Capitalists in Spite of Themselves: Elite Conflict and European Transitions in Early Modern Europe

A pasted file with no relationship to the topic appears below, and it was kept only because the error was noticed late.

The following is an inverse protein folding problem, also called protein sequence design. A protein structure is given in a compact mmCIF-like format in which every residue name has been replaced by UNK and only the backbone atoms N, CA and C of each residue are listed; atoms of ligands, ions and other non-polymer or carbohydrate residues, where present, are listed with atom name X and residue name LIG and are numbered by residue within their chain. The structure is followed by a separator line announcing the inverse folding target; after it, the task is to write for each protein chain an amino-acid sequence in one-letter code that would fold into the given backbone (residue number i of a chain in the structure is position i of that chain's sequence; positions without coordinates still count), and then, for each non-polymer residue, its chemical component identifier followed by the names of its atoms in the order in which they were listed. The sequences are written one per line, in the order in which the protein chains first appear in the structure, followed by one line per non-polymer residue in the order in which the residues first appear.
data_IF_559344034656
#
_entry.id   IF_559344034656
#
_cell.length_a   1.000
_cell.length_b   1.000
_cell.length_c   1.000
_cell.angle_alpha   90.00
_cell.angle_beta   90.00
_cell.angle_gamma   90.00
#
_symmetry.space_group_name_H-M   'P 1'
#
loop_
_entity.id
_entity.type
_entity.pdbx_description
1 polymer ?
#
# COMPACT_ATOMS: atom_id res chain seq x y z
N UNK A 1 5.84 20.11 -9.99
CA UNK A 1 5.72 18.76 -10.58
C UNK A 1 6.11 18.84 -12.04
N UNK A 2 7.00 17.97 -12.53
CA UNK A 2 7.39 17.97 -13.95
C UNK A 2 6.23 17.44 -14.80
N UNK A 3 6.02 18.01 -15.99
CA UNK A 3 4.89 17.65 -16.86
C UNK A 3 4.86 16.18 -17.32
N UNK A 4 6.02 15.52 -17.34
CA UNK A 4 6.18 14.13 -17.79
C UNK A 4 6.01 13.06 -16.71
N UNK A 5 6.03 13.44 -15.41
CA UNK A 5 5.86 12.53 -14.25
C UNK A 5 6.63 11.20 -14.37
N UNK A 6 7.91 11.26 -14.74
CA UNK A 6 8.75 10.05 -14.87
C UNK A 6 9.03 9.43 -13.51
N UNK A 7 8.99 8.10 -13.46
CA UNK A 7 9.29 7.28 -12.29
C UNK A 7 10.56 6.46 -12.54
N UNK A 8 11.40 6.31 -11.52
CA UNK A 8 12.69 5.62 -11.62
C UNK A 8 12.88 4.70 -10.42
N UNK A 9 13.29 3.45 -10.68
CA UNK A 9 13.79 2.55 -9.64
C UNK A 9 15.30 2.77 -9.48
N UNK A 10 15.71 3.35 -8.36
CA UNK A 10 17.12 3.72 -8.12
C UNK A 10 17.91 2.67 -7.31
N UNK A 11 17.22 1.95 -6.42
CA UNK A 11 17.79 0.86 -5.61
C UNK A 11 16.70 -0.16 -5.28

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Richard Lachmann's work offers a new explanation for the origins of nation-states and capitalist markets in early modern Europe. Comparing regions and cities within and across England, France, Italy, Spain, and the Netherlands from the twelfth to the eighteenth centuries, Lachmann shows how conflict among feudal elites--landlords, clerics, kings and officeholders--transformed the bases of their control over land and labor, forcing the winners of feudal conflicts to become capitalists in spite of themselves as they took defensive actions to protect their privileges from rivals in the aftermath of the Reformation.